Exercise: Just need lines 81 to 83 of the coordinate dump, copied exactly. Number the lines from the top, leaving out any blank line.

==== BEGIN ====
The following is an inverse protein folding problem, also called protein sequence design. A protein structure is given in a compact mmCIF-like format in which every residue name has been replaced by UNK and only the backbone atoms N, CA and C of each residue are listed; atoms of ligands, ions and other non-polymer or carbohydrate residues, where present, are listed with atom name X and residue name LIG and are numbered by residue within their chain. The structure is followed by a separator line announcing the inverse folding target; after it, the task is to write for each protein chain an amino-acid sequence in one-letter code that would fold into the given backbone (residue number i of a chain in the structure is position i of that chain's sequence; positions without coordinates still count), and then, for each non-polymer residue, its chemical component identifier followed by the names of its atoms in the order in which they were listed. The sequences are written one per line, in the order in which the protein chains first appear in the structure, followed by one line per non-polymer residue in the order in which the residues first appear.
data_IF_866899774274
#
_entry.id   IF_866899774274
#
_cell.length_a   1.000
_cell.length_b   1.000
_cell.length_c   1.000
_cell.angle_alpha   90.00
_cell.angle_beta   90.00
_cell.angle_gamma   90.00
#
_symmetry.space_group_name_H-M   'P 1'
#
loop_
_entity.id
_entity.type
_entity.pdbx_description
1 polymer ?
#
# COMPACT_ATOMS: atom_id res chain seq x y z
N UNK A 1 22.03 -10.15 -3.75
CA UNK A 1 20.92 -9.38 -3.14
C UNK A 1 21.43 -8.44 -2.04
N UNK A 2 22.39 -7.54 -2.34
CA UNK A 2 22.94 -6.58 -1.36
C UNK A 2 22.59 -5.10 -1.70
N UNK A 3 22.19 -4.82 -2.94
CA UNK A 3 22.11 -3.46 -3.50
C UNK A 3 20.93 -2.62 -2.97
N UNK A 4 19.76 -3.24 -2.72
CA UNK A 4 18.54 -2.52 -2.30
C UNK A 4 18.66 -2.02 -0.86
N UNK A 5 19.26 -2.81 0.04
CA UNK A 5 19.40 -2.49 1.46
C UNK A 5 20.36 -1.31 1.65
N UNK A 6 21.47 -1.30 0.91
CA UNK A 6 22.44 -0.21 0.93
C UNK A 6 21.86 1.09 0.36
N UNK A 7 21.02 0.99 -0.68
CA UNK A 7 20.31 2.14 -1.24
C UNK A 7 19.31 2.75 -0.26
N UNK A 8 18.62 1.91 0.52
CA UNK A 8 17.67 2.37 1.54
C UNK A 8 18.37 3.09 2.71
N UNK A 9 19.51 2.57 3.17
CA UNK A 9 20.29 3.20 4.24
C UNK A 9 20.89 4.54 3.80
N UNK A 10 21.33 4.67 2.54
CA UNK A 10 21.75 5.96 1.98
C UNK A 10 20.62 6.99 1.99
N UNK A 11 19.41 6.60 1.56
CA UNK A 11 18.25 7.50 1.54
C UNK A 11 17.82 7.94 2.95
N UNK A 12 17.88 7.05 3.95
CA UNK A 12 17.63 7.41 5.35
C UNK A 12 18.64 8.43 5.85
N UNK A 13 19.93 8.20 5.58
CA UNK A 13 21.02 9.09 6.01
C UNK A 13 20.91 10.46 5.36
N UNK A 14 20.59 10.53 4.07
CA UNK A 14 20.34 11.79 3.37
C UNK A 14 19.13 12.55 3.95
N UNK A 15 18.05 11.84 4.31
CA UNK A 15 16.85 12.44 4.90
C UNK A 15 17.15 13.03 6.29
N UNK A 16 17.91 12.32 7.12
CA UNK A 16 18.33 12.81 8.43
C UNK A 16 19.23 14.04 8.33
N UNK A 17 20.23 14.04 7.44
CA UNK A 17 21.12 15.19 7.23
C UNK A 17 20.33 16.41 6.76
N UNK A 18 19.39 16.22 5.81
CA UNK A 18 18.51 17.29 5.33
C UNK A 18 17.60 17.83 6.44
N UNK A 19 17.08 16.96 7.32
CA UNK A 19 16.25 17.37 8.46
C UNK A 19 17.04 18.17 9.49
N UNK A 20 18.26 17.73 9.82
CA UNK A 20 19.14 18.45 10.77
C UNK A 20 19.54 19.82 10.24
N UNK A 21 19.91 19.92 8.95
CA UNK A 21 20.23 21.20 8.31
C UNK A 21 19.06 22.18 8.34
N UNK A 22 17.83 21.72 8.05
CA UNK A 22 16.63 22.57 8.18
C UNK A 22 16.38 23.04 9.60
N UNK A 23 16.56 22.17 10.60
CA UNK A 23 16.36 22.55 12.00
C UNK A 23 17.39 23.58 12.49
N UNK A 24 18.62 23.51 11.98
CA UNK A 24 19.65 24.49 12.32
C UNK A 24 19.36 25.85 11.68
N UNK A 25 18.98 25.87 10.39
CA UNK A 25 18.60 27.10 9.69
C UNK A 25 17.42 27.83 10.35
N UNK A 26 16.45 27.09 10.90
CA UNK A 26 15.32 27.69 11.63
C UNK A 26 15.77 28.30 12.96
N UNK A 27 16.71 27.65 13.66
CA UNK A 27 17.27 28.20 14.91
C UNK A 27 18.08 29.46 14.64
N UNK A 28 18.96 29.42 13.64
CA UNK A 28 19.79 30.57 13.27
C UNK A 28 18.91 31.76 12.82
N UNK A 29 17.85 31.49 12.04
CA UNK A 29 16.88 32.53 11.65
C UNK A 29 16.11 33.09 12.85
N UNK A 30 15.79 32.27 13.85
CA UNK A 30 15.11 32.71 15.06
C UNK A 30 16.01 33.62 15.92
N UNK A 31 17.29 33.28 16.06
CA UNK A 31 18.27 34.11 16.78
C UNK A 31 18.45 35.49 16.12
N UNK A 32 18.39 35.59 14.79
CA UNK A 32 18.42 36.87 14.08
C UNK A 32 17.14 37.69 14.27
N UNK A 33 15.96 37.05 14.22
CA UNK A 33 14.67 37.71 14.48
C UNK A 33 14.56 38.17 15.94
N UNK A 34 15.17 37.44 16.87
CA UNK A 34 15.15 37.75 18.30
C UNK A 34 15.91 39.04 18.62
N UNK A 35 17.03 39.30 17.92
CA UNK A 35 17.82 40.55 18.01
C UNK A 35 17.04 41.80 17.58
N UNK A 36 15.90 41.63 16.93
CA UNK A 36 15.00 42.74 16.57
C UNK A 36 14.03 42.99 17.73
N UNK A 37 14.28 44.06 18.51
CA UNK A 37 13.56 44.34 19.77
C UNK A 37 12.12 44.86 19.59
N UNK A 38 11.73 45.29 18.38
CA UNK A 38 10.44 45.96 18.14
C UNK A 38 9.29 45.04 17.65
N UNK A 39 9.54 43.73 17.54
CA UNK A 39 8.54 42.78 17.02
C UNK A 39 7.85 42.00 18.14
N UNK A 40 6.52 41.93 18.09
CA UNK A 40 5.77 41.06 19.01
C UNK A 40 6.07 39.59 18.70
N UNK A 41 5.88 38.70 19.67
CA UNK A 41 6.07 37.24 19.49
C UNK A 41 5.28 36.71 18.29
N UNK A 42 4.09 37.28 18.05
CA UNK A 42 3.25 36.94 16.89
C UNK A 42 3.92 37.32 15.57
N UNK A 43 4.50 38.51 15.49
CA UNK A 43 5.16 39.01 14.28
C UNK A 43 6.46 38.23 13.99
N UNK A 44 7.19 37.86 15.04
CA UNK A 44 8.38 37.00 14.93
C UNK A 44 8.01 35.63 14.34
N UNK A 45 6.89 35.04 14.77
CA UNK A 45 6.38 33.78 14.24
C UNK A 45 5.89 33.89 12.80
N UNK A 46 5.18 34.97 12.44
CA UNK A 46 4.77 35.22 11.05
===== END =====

C UNK A 20 19.54 19.82 10.24
N UNK A 21 19.91 19.92 8.95
CA UNK A 21 20.23 21.20 8.31